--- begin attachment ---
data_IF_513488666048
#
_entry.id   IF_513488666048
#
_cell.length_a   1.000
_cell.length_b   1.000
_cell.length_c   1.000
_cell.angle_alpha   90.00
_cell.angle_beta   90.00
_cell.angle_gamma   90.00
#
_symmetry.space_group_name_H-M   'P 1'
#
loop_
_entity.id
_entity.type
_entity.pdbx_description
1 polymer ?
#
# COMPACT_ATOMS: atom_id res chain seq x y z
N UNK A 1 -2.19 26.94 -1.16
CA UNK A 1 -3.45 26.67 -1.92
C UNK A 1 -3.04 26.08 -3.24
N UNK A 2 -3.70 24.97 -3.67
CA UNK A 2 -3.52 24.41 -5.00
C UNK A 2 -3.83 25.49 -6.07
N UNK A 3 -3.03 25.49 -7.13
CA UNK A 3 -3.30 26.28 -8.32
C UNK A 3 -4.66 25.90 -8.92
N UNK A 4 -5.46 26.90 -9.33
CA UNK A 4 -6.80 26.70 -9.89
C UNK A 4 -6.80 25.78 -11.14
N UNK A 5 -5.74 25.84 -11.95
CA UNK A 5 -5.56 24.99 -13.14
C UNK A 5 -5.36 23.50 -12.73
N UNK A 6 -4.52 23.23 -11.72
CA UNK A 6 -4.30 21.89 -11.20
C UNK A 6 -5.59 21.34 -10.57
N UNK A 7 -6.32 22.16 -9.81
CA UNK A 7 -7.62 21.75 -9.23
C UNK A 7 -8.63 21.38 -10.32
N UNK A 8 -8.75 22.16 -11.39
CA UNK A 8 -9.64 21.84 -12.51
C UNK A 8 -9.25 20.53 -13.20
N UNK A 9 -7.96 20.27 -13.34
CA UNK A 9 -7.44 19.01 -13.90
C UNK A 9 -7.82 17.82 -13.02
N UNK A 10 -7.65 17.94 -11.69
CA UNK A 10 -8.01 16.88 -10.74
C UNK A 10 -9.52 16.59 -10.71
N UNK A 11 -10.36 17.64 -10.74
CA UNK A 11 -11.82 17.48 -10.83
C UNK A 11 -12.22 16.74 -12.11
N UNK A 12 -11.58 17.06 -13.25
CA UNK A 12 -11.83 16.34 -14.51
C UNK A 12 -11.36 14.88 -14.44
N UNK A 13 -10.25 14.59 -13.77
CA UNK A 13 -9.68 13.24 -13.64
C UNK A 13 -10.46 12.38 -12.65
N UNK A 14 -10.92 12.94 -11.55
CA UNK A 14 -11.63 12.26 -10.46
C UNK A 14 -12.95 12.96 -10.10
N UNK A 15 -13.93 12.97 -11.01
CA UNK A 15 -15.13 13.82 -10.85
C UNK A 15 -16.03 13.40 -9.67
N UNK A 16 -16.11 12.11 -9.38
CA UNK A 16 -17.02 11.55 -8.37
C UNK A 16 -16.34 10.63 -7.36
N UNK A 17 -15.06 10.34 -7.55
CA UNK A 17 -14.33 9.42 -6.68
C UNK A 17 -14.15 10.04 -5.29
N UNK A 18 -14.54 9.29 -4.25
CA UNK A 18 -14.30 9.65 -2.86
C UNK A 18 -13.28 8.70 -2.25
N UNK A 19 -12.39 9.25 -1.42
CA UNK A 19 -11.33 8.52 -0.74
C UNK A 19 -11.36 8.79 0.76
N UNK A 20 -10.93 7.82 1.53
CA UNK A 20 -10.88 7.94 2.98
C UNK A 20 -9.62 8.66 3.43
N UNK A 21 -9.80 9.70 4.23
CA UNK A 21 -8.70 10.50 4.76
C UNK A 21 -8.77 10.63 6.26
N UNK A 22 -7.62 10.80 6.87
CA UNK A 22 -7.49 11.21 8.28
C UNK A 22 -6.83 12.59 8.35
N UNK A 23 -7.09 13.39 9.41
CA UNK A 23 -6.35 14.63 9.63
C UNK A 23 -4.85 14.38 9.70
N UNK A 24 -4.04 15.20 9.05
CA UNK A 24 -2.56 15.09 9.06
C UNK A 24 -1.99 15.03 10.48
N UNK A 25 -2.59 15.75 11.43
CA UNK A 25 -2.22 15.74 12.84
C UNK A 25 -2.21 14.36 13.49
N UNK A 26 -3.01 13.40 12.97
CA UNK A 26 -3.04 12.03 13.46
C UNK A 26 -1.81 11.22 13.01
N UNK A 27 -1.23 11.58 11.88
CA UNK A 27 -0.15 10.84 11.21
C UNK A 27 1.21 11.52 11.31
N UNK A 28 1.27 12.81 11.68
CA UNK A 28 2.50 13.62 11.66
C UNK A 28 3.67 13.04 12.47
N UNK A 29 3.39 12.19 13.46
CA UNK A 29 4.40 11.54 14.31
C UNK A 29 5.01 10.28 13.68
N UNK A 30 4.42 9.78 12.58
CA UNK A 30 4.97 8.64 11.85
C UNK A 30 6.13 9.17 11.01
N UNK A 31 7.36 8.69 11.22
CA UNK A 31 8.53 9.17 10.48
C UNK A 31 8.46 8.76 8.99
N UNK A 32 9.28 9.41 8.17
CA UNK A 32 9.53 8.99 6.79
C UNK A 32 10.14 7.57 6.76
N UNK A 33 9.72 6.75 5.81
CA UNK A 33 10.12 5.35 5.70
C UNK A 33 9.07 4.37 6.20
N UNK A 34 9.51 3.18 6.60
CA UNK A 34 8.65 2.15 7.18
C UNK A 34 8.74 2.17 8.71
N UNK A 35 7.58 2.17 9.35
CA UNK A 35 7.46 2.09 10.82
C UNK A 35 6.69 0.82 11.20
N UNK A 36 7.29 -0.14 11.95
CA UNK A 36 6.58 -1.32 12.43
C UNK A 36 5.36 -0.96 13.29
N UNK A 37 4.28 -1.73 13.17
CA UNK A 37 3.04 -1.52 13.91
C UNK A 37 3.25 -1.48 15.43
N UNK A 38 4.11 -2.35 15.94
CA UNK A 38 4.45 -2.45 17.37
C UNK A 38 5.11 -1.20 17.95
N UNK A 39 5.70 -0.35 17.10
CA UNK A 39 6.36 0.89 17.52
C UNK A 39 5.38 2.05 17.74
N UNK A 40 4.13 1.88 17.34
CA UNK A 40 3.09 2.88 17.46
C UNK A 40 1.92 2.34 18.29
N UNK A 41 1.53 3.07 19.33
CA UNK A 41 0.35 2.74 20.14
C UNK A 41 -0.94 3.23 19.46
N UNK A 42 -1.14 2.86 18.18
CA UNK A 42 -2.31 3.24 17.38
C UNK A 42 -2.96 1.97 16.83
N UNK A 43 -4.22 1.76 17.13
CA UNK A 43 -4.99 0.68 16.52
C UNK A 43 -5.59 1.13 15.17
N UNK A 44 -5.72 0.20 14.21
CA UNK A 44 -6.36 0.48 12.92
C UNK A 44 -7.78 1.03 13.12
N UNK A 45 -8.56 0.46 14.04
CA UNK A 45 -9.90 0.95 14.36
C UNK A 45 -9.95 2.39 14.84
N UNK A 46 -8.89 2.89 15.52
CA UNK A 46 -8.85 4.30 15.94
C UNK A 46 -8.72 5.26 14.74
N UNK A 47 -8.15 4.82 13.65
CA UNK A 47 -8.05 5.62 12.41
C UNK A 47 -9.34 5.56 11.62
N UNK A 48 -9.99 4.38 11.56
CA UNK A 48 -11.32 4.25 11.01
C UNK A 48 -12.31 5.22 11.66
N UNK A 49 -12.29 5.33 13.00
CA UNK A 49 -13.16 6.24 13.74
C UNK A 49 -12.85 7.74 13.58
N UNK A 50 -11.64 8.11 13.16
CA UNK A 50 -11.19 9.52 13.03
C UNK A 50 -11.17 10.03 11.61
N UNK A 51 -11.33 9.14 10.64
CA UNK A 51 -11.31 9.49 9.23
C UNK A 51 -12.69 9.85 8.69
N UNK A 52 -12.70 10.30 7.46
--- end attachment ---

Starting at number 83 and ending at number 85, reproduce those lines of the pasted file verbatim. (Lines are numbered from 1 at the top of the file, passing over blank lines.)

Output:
C UNK A 21 -8.77 10.63 6.26
N UNK A 22 -7.62 10.80 6.87
CA UNK A 22 -7.49 11.21 8.28